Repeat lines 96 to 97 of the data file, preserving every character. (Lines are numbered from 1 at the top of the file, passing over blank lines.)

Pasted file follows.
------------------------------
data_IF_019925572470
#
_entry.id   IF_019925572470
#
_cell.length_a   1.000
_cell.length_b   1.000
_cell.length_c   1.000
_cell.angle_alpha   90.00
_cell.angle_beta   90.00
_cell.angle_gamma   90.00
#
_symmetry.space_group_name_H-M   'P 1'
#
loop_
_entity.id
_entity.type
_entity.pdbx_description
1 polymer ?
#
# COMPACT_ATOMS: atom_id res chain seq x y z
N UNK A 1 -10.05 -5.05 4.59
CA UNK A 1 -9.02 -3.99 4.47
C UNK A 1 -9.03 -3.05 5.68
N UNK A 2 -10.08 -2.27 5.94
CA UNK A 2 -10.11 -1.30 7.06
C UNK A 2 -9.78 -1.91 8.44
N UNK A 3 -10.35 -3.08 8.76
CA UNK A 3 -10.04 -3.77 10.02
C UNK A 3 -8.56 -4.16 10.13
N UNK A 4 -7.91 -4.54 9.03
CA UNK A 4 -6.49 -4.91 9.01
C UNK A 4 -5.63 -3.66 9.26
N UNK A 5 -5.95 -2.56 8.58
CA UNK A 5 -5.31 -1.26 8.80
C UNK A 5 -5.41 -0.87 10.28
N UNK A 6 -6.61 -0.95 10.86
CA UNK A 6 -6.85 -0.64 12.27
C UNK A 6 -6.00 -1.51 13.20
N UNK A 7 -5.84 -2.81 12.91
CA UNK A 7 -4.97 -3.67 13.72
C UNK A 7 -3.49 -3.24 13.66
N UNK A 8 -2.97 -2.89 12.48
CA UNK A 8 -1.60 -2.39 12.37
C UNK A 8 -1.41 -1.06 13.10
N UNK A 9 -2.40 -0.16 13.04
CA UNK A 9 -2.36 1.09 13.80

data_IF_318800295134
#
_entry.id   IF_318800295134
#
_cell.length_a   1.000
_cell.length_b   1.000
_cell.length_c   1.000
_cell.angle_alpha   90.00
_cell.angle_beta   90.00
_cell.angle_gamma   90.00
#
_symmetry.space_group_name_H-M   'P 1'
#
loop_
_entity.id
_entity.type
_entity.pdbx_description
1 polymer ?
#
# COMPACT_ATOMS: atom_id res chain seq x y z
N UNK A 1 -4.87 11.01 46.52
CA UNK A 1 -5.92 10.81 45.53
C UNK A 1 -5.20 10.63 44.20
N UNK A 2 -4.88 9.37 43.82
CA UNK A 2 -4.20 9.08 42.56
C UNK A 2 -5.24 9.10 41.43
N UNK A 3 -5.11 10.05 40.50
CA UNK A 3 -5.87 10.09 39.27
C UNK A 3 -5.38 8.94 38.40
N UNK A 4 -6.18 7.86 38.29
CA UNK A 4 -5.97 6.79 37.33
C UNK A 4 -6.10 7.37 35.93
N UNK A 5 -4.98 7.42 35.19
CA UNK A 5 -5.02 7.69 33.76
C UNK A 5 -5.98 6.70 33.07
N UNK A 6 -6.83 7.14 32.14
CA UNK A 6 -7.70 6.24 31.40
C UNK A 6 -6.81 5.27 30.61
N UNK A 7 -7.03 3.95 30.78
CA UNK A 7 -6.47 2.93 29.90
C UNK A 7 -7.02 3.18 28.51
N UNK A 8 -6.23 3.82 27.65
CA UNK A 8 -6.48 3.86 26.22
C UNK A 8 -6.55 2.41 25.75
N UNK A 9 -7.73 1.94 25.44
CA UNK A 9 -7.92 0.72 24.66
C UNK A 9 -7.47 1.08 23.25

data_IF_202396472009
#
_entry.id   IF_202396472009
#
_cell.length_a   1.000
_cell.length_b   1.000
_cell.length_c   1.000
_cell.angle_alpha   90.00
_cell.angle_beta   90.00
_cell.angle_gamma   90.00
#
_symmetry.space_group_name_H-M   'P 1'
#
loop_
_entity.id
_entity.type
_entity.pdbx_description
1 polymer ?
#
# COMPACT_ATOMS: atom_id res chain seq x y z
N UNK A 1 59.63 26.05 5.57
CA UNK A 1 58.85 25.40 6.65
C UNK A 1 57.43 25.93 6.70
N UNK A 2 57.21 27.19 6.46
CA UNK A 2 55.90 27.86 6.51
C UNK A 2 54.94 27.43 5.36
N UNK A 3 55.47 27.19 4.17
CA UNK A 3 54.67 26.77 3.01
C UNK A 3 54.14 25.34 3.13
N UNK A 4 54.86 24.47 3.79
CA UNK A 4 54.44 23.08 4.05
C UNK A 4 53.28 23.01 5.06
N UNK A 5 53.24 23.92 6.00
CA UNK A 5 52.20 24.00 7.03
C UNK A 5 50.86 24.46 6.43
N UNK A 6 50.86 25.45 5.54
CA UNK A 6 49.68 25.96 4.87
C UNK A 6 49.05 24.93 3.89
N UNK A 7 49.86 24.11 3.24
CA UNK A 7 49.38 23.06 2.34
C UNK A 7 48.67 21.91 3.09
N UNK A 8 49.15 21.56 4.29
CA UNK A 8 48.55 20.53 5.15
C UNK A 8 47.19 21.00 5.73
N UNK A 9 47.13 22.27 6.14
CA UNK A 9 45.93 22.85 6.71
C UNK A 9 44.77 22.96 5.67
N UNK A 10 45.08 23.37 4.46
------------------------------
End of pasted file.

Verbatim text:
_entry.id   IF_202396472009
#